The Dunedin City Council has abandoned attempts to install a
paperless parking system in the inner city after it proved
too challenging for both motorists and parking wardens.
Staff decided not to adopt the machines after two trials over
the past 18 months, Cr Jinty MacTavish recently told a
hearing considering a plan for minimising waste in the city.
The solar-powered parking meters gave people the option of
not needing a receipt because the parking information was
stored in the meter and accessible on parking officers'
smartphones. However, the system was found to be too
confusing for people, she said.
The machines were installed in response to concerns about the
environmental effect of parking meter receipts.
The receipts are not biodegradable because their
plastic coating does not break down when exposed to the
The machines, which required motorists to input their car
registration number along with how much time was required and
choose their payment method, were trialled in the upper
Octagon for several months, before the trial was expanded to
several council car parks in the CBD.
Cr MacTavish, who launched the new system in March last year,
said the first trial was reasonably successful, but the
second did not go so well.
The system proved too slow for parking wardens to check, was
not user-friendly for customers and people were keying in the
Residents, especially older people, were finding it
challenging to use the key pad, remember registration numbers
and walk away without returning to their vehicles, she said.
Many were taking the optional receipt anyway.
''Staff have decided it was not an option, so I'm pushing
them to look at alternatives.''
She wished she had better news, she told one submitter on the
waste management and minimisation plan.
In response to a further question from the submitter, Cr
MacTavish said normal paper was not an option for the
receipts because it was affected by humidity, affecting
It also curled and discoloured in the sunlight while sitting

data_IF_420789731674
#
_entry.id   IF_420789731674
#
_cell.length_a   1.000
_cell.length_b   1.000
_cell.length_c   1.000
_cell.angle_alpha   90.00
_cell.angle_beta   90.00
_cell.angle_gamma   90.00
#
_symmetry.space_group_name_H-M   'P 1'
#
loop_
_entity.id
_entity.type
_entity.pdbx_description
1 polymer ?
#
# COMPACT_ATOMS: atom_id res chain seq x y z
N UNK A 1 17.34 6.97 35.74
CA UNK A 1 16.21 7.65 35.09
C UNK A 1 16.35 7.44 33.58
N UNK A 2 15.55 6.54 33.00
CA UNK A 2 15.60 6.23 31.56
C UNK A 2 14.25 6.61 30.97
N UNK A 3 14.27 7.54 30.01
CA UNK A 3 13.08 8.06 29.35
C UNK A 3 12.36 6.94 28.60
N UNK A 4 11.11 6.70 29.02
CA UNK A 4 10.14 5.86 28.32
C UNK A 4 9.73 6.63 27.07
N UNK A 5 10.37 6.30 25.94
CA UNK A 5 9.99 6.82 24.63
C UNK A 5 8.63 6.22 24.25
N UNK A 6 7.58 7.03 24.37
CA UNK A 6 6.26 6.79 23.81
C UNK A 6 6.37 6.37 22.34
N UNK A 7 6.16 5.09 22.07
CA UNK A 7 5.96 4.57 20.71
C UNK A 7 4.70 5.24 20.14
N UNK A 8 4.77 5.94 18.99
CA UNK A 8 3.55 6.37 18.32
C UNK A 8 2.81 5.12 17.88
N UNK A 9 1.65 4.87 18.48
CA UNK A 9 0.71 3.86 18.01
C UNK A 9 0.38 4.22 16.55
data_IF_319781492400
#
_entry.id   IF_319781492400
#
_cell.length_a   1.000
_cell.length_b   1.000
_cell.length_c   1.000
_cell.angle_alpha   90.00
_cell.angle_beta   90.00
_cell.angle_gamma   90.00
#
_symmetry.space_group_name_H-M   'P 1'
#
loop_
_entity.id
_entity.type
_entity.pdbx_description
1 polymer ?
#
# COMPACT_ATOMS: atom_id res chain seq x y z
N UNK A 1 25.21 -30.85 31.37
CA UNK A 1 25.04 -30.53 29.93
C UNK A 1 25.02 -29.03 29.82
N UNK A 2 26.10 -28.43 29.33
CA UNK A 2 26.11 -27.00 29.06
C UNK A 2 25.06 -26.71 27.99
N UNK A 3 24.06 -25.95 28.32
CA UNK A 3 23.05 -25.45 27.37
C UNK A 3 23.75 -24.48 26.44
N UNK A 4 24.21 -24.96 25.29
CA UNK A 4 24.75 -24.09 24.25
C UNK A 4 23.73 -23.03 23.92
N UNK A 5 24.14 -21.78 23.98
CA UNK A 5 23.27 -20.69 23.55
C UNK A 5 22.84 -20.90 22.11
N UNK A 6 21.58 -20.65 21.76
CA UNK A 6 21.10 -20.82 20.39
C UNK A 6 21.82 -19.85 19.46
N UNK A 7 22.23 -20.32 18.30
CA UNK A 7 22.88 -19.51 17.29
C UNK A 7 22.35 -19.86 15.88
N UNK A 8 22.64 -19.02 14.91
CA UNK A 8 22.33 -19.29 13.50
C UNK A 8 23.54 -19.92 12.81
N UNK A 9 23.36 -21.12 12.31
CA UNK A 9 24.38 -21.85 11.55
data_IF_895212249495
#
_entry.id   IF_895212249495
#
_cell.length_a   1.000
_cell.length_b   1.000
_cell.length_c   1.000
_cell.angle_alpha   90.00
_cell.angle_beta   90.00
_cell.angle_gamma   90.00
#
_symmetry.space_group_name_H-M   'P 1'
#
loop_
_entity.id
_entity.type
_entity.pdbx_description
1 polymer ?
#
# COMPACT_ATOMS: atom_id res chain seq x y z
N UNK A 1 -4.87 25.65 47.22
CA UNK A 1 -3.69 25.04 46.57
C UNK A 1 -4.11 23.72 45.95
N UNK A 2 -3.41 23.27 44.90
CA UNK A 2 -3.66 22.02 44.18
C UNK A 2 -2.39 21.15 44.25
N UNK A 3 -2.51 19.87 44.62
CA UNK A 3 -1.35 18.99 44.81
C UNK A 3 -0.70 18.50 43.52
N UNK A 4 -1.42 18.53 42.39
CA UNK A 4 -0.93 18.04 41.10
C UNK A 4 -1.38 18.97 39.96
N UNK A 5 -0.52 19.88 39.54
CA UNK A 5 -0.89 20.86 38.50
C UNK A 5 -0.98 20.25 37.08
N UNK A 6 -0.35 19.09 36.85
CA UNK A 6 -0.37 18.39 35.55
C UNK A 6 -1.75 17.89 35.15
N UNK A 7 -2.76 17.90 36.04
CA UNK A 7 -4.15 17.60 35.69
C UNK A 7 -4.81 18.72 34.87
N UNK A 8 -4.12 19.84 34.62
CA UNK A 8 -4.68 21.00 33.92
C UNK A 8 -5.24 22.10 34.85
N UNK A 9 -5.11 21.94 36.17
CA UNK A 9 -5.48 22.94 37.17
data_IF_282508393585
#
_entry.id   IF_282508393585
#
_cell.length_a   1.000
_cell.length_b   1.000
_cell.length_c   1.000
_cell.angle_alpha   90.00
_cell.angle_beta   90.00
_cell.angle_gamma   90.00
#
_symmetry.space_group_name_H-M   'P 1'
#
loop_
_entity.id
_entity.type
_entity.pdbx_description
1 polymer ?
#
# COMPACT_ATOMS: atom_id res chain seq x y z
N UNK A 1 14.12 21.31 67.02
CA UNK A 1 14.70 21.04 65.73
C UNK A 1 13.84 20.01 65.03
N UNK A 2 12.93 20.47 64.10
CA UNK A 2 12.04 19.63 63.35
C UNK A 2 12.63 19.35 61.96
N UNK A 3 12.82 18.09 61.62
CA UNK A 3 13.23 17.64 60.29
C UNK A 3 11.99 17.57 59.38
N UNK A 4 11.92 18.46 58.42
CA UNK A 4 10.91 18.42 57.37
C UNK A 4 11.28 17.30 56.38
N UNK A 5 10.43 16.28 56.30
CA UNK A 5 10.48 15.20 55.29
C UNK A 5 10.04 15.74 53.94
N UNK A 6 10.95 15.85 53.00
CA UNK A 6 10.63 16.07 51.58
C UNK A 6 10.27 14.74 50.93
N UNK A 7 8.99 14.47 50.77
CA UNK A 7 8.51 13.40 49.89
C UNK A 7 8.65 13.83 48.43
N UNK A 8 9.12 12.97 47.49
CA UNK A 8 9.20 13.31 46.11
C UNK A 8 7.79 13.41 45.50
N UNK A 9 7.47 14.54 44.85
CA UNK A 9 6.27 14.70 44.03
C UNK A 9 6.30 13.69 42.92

''I'm not trying to defend the [current] system. It's a
terrible system and I want to change it, but staff have not
yet found a system to replace it.''
Council Cityfleet team leader Brent Bachop said Cr
MacTavish's summary of the issues with the machines was
Up to 80% of people using the machines were still taking a
receipt to leave in their cars.
It had also taken longer for parking wardens to enforce
infringements because they had to access a separate system,
and people keyed in incorrect plate numbers.
Seven new machines were bought by the council for the trial,
at $7500 each, but they were part of the normal renewal of
machines, he said.
All had now been converted, free of charge, back to the usual
The council was now trialling stone paper, which was made
from stone waste.
It did not completely break down but was more biodegradable
than the plastic receipts issued at present, he said.
The stone paper looked like the paper used now.
Council waste strategy officer Catherine Irvine said stone
paper was only slightly better than the paper used at
present, but at least parking staff were thinking about more
A competition to find better alternatives to address the
parking receipt problem would be part of an action plan
developed from the waste management and minimisation plan,
once it was adopted, she said.